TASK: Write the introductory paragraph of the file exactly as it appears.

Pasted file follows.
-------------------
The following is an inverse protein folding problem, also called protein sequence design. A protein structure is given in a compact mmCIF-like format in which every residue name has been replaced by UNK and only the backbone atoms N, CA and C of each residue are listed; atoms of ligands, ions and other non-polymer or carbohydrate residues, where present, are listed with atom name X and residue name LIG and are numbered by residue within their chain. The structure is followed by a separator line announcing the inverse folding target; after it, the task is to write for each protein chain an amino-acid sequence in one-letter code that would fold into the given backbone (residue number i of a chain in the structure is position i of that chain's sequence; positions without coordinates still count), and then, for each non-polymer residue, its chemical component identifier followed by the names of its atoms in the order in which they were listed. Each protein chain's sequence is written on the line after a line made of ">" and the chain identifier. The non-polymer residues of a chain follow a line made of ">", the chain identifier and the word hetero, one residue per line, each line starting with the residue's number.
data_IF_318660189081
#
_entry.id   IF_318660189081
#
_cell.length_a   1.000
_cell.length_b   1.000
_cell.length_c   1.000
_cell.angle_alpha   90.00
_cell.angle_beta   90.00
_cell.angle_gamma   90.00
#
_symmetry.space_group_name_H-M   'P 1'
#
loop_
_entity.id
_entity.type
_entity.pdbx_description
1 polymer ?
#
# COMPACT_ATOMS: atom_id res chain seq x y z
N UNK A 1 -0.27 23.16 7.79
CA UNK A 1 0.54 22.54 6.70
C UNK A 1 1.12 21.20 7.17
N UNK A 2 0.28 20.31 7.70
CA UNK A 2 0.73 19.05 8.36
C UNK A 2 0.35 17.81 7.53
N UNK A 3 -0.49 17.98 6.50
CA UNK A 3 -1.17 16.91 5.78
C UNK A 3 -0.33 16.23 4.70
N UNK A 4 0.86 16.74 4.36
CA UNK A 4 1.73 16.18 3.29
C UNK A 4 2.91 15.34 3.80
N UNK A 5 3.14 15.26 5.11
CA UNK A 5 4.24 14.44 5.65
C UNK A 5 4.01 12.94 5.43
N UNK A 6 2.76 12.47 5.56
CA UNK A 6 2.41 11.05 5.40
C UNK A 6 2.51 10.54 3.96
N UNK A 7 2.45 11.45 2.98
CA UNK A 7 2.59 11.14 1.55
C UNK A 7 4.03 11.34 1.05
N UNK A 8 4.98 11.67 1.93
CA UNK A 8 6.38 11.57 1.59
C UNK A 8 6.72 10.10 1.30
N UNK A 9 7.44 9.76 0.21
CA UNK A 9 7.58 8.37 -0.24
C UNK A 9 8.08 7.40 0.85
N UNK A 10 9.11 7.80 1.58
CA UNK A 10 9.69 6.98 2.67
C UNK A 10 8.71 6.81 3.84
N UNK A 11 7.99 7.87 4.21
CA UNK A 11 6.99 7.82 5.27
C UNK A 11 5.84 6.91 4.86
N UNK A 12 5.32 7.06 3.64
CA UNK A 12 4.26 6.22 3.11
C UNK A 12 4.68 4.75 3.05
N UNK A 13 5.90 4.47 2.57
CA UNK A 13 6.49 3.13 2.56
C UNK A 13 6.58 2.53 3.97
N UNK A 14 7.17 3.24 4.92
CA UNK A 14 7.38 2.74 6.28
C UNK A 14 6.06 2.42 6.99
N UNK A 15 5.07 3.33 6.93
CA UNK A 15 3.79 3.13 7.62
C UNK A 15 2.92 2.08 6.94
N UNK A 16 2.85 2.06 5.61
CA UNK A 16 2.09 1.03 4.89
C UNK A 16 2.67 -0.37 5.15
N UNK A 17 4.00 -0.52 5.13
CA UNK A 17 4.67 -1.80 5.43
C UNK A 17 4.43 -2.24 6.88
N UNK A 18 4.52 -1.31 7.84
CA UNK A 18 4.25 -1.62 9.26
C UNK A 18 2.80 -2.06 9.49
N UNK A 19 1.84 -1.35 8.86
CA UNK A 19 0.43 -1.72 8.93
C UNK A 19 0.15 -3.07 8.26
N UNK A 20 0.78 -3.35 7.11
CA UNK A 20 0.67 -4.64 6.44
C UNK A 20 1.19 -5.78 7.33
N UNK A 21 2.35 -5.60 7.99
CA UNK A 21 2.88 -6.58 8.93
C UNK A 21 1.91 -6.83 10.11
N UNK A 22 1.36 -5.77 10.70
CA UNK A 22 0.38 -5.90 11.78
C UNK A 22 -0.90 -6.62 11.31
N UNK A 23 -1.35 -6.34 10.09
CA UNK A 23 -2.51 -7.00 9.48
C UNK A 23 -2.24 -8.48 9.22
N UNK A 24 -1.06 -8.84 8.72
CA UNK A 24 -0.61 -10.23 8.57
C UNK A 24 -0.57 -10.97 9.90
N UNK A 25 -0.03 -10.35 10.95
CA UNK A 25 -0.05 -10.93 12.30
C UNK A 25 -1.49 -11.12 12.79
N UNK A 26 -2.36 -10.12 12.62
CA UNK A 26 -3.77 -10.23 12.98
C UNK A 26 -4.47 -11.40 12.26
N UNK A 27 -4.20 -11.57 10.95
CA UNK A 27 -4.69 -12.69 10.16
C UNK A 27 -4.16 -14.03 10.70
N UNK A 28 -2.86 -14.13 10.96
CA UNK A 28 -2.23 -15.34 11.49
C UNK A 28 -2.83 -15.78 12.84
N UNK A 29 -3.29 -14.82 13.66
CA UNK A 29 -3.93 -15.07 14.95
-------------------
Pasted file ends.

The following is an inverse protein folding problem, also called protein sequence design. A protein structure is given in a compact mmCIF-like format in which every residue name has been replaced by UNK and only the backbone atoms N, CA and C of each residue are listed; atoms of ligands, ions and other non-polymer or carbohydrate residues, where present, are listed with atom name X and residue name LIG and are numbered by residue within their chain. The structure is followed by a separator line announcing the inverse folding target; after it, the task is to write for each protein chain an amino-acid sequence in one-letter code that would fold into the given backbone (residue number i of a chain in the structure is position i of that chain's sequence; positions without coordinates still count), and then, for each non-polymer residue, its chemical component identifier followed by the names of its atoms in the order in which they were listed. Each protein chain's sequence is written on the line after a line made of ">" and the chain identifier. The non-polymer residues of a chain follow a line made of ">", the chain identifier and the word hetero, one residue per line, each line starting with the residue's number.